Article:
Also, what is your process for validating that all updates have been downloaded to WSUS, the updates installed successfully
    Review the console. Look for exceptions.
    and that the installed updates haven't interfered with the services, software, and performance of the servers?
    Does the stuff work after installing updates? (Ideally this question is answered by TESTING on a LAB machine before deploying updates to production systems.)

    Lawrence Garvin, M.S., MCSA, MCITP:EA, MCDBA
    SolarWinds Head Geek
    Microsoft MVP - Software Packaging, Deployment & Servicing (2005-2014)
    My MVP Profile: http://mvp.microsoft.com/en-us/mvp/Lawrence%20R%20Garvin-32101
    http://www.solarwinds.com/gotmicrosoft
    The views expressed on this post are mine and do not necessarily reflect the views of SolarWinds.

    Tuesday, February 25, 2014 6:09 PM
    Moderator
  • Makes perfect sense.

    Thanks for your response Lawrence. 

    Tuesday, February 25, 2014 6:44 PM
  • Another quick question, Lawernce. How often do updates to Windows servers interfere with a servers performance, services, and/or software? In other words, after installing updates, what level of validation should be involved in making sure the updates are not causing issues on the server? With such a large batch of updates to install this weekend, I want to be prepared for worst case scenarios involving systems not booting up, required services not starting, software conflicts, etc. We have a 2008R2 server and a 2003 server to test on, but they're not really representative of the production servers in terms of the roles they play and services they run. Just to clarify, this is my first time updating Windows servers.

    Thanks in advance.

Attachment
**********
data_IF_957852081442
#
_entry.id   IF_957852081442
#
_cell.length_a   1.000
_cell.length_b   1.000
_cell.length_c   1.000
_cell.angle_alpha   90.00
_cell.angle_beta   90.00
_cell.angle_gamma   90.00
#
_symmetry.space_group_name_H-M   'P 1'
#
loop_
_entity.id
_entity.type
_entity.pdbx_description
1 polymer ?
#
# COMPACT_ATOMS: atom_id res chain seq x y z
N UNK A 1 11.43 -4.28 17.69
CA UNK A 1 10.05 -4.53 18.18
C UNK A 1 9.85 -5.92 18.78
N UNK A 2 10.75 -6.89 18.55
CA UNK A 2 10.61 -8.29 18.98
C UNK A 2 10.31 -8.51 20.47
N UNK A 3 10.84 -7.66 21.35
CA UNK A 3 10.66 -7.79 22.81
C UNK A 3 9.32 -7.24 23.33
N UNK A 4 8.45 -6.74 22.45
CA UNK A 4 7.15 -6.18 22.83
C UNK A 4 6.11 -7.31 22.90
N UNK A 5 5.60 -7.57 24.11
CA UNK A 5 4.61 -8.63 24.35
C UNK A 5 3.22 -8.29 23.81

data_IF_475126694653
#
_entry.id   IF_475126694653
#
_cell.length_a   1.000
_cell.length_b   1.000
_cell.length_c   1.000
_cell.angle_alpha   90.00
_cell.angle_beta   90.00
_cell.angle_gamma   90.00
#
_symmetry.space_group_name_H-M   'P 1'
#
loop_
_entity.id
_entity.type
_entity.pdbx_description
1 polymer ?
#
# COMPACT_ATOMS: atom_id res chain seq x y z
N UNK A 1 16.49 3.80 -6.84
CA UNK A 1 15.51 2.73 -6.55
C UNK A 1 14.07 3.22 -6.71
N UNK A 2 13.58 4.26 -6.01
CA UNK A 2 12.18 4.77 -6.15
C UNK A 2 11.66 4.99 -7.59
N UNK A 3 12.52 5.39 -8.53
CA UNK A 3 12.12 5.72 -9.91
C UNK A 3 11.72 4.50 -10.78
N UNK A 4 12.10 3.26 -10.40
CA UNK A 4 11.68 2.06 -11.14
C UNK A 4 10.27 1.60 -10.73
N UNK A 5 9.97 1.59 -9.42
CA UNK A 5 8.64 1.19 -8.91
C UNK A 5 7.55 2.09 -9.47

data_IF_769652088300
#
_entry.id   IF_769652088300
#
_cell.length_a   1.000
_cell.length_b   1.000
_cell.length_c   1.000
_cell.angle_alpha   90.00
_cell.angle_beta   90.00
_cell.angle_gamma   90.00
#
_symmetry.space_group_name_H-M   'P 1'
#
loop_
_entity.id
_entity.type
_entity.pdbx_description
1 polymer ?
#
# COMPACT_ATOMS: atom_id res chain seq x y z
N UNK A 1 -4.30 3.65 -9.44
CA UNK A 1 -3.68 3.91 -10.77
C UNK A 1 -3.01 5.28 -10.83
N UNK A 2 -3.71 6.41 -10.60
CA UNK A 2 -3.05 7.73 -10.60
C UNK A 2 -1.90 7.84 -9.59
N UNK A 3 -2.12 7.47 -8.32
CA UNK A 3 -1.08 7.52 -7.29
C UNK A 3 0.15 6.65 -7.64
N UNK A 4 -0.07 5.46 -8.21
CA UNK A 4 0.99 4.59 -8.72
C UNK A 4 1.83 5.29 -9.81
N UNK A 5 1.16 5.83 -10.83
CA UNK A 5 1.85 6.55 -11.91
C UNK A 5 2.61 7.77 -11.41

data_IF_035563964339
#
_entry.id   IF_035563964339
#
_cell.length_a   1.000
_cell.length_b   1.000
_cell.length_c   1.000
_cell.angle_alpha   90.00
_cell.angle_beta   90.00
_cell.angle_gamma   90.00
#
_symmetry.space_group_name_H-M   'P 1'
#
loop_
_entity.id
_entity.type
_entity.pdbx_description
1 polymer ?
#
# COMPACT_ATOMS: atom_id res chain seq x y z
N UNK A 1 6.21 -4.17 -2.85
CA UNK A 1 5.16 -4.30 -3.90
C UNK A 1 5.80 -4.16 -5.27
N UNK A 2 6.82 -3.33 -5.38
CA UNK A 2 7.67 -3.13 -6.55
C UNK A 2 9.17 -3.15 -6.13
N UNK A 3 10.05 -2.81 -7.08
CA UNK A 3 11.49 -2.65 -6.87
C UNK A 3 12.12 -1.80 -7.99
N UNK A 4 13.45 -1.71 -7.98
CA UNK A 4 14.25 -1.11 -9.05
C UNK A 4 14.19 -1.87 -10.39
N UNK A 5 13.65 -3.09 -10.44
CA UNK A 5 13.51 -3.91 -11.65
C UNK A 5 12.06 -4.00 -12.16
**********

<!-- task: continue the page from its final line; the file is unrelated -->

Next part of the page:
Wednesday, February 26, 2014 1:55 PM
  • How often do updates to Windows servers interfere with a servers performance, services, and/or software?

    I saw this question in the other thread, but the already-provided answers pretty much summed it up. My answer to this question would be "Almost Never". In the one-in-a-thousand scenario where this does happen, it's almost always found by larger organizations during lab testing in the first 24-48 hours after release, and the rest of the world knows about it by the next day ... thus my strong encouragement to tap into the communities that discuss patch testing and patch quality so you can get these kind of "heads up" notifications before subjecting your own systems to those rare situations.

    In other words, after installing updates, what level of validation should be involved in making sure the updates are not causing issues on the server?

    As noted in the other thread, this is the role of pre-deployment testing. If a patch is so onerous that it's going to mess with performance, services, or other application software, that will almost immediately show up on a test system, and thus the impact on a production system can be completely avoided.

    With such a large batch of updates to install this weekend, I want to be prepared for worst case scenarios involving systems not booting up, required services not starting, software conflicts, etc.

    One of the other things you can do is be judicious about which updates are deployed during your weekend maintenance event. Minimizing the list is a good objective. For starters, I strongly suggest not including .NET updates with OS updates; for that matter, personally I prefer to only install .NET or Application updates onto a system where the OS is fully patched. Consider that those .NET/Application updates were developed/tested by Microsoft on "fully-patched" systems, so there's no real knowledge of what might/could/will happen when such patches are deployed to a not-fully-patched system.

    Second, to minimize the number of updates deployed, defer the updates that do not require a system restart (another useful piece of information that can be acquired through lab testing). An update that does not require a restart can be installed at anytime (e.g. overnight a few days later).

    Third, some of those updates may just not need to be installed at all... ever. (If you don't use Internet Explorer from a server console; how important can IE updates really be on that system?)


    Lawrence Garvin, M.S., MCSA, MCITP:EA, MCDBA
    SolarWinds Head Geek
    Microsoft MVP - Software Packaging, Deployment & Servicing (2005-2014)
    My MVP Profile: http://mvp.microsoft.com/en-us/mvp/Lawrence%20R%20Garvin-32101
    http://www.solarwinds.com/gotmicrosoft
    The views expressed on this post are mine and do not necessarily reflect the views of SolarWinds.

    Thursday, February 27, 2014 5:09 AM
    Moderator